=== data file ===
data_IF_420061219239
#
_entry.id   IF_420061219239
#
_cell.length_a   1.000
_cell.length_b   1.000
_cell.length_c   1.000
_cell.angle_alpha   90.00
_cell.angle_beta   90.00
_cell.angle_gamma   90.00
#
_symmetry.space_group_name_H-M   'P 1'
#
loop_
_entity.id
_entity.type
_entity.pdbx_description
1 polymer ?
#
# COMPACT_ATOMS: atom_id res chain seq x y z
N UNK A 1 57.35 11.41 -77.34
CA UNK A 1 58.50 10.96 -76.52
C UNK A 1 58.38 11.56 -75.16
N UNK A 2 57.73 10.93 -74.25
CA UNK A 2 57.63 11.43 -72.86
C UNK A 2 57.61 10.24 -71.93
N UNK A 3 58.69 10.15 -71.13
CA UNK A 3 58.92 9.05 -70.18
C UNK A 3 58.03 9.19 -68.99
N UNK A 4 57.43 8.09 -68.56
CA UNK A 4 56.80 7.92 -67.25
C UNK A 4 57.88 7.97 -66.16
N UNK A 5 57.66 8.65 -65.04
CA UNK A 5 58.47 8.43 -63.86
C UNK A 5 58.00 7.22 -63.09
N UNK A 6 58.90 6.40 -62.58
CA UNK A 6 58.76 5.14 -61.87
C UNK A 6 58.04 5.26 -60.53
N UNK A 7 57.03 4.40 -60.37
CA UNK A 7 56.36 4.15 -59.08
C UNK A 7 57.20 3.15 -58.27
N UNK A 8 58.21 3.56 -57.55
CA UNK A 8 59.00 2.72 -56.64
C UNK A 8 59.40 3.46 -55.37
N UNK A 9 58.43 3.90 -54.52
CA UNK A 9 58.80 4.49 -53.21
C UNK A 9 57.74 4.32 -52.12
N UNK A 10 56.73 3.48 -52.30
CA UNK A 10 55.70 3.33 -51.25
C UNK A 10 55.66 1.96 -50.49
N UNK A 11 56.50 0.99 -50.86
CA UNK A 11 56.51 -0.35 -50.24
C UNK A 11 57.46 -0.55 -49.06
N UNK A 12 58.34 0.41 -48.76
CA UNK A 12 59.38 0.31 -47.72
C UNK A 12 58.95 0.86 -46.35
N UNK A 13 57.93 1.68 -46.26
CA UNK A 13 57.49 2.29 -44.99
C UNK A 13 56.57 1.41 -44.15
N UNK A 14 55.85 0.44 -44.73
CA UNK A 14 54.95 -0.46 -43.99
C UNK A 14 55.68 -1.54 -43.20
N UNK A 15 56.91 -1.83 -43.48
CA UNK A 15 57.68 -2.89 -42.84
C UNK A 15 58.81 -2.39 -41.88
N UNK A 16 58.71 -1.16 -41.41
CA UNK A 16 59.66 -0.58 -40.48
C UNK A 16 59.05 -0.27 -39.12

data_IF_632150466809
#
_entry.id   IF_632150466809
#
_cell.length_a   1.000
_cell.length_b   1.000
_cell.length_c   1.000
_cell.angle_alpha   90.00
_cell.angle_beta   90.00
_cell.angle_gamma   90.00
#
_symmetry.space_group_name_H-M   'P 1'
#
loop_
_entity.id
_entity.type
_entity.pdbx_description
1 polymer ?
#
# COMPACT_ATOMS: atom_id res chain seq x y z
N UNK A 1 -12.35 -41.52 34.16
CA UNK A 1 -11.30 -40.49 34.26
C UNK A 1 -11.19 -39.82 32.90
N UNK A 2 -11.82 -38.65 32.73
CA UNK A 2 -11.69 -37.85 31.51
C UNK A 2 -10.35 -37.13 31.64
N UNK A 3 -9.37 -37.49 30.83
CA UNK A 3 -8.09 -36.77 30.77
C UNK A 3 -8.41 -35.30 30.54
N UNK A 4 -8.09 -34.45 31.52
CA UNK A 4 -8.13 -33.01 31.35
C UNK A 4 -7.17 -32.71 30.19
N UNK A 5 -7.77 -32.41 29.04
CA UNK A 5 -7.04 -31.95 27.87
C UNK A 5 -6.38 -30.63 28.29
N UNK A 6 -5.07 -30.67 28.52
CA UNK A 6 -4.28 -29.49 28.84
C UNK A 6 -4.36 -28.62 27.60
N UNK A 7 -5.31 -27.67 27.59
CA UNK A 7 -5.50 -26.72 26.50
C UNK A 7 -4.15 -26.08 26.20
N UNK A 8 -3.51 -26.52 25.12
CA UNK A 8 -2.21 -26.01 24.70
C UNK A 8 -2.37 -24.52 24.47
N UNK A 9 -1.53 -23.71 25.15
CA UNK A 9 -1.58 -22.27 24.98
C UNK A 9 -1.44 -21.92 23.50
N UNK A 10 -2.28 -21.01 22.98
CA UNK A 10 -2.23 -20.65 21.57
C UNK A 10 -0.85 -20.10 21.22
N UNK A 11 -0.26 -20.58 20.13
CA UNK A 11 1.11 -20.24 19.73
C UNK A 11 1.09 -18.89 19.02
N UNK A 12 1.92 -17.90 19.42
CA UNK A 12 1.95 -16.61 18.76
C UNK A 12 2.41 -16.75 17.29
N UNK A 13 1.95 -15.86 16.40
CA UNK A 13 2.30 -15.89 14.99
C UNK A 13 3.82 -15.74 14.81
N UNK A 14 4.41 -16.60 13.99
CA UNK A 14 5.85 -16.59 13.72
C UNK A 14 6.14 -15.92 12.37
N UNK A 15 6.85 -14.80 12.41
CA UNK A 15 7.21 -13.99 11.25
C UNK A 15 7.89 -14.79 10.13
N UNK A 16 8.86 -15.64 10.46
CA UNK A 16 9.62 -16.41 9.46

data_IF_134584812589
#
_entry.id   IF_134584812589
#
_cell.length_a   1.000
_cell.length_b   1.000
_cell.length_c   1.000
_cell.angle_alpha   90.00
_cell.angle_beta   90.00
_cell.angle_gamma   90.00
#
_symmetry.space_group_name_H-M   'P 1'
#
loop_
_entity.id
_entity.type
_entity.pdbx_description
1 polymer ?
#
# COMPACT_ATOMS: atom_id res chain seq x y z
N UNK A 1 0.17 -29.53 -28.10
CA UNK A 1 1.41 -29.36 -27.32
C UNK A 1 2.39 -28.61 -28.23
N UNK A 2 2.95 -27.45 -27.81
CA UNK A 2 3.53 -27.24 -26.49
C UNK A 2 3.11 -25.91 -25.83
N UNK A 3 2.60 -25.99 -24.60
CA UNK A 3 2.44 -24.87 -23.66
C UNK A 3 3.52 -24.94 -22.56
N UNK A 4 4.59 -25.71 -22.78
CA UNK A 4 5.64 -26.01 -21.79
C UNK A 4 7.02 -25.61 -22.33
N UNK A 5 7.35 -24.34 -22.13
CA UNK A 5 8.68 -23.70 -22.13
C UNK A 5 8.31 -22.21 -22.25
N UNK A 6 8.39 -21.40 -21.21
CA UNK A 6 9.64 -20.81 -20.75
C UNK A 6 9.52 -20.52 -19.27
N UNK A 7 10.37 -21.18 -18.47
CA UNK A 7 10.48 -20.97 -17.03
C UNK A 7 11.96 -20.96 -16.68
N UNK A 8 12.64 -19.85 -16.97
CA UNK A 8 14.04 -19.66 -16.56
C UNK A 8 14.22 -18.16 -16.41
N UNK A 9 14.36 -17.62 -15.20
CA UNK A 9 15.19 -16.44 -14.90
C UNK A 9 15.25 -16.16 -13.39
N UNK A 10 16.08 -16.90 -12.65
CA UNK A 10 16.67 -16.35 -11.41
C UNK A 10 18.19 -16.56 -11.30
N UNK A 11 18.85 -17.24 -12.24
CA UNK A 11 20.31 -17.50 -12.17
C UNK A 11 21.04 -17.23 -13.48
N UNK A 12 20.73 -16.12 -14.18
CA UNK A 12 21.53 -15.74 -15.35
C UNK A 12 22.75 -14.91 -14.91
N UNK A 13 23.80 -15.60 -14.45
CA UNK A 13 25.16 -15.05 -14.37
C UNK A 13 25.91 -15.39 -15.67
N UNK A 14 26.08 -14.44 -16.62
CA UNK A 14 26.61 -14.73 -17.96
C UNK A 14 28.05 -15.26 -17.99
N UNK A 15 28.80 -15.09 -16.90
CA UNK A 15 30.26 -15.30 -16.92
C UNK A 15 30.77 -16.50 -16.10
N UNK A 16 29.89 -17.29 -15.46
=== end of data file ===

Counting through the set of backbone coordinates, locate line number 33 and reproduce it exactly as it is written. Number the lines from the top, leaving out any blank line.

N UNK A 5 57.66 8.65 -65.04